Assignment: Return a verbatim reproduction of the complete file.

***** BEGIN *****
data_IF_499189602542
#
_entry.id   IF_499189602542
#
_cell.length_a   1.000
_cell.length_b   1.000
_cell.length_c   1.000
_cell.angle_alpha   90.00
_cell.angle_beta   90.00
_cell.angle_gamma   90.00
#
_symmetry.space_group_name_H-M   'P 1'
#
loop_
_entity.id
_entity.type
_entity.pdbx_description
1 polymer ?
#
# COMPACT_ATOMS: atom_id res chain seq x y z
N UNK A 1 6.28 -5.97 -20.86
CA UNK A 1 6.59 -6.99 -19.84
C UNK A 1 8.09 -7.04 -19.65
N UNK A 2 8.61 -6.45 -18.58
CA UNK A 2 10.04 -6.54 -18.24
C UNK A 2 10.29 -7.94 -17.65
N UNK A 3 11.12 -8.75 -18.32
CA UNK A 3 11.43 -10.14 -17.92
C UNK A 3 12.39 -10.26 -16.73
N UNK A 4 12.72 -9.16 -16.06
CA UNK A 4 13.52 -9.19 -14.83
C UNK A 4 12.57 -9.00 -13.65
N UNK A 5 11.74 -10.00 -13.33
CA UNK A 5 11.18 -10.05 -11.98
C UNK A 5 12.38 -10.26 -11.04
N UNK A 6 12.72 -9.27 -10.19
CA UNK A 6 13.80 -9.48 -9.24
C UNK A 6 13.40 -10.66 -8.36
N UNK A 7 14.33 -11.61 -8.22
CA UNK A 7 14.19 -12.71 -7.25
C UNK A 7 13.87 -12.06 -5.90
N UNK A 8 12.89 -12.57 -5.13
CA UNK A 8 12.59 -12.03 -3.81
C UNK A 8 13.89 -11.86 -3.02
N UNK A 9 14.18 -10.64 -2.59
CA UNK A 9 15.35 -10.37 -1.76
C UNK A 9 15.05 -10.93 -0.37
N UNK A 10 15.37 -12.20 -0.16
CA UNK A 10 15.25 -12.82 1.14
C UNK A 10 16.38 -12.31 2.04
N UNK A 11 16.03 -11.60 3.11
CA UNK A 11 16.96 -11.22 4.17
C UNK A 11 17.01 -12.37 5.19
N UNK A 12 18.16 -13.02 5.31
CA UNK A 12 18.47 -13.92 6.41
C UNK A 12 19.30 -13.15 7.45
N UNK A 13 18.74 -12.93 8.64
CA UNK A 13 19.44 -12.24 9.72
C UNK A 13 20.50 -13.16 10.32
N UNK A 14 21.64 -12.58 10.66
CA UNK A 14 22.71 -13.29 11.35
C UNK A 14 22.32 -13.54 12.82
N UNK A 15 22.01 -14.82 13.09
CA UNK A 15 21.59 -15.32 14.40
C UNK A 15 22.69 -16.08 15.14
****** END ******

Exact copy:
data_IF_499189602542
#
_entry.id   IF_499189602542
#
_cell.length_a   1.000
_cell.length_b   1.000
_cell.length_c   1.000
_cell.angle_alpha   90.00
_cell.angle_beta   90.00
_cell.angle_gamma   90.00
#
_symmetry.space_group_name_H-M   'P 1'
#
loop_
_entity.id
_entity.type
_entity.pdbx_description
1 polymer ?
#
# COMPACT_ATOMS: atom_id res chain seq x y z
N UNK A 1 6.28 -5.97 -20.86
CA UNK A 1 6.59 -6.99 -19.84
C UNK A 1 8.09 -7.04 -19.65
N UNK A 2 8.61 -6.45 -18.58
CA UNK A 2 10.04 -6.54 -18.24
C UNK A 2 10.29 -7.94 -17.65
N UNK A 3 11.12 -8.75 -18.32
CA UNK A 3 11.43 -10.14 -17.92
C UNK A 3 12.39 -10.26 -16.73
N UNK A 4 12.72 -9.16 -16.06
CA UNK A 4 13.52 -9.19 -14.83
C UNK A 4 12.57 -9.00 -13.65
N UNK A 5 11.74 -10.00 -13.33
CA UNK A 5 11.18 -10.05 -11.98
C UNK A 5 12.38 -10.26 -11.04
N UNK A 6 12.72 -9.27 -10.19
CA UNK A 6 13.80 -9.48 -9.24
C UNK A 6 13.40 -10.66 -8.36
N UNK A 7 14.33 -11.61 -8.22
CA UNK A 7 14.19 -12.71 -7.25
C UNK A 7 13.87 -12.06 -5.90
N UNK A 8 12.89 -12.57 -5.13
CA UNK A 8 12.59 -12.03 -3.81
C UNK A 8 13.89 -11.86 -3.02
N UNK A 9 14.18 -10.64 -2.59
CA UNK A 9 15.35 -10.37 -1.76
C UNK A 9 15.05 -10.93 -0.37
N UNK A 10 15.37 -12.20 -0.16
CA UNK A 10 15.25 -12.82 1.14
C UNK A 10 16.38 -12.31 2.04
N UNK A 11 16.03 -11.60 3.11
CA UNK A 11 16.96 -11.22 4.17
C UNK A 11 17.01 -12.37 5.19
N UNK A 12 18.16 -13.02 5.31
CA UNK A 12 18.47 -13.92 6.41
C UNK A 12 19.30 -13.15 7.45
N UNK A 13 18.74 -12.93 8.64
CA UNK A 13 19.44 -12.24 9.72
C UNK A 13 20.50 -13.16 10.32
N UNK A 14 21.64 -12.58 10.66
CA UNK A 14 22.71 -13.29 11.35
C UNK A 14 22.32 -13.54 12.82
N UNK A 15 22.01 -14.82 13.09
CA UNK A 15 21.59 -15.32 14.40
C UNK A 15 22.69 -16.08 15.14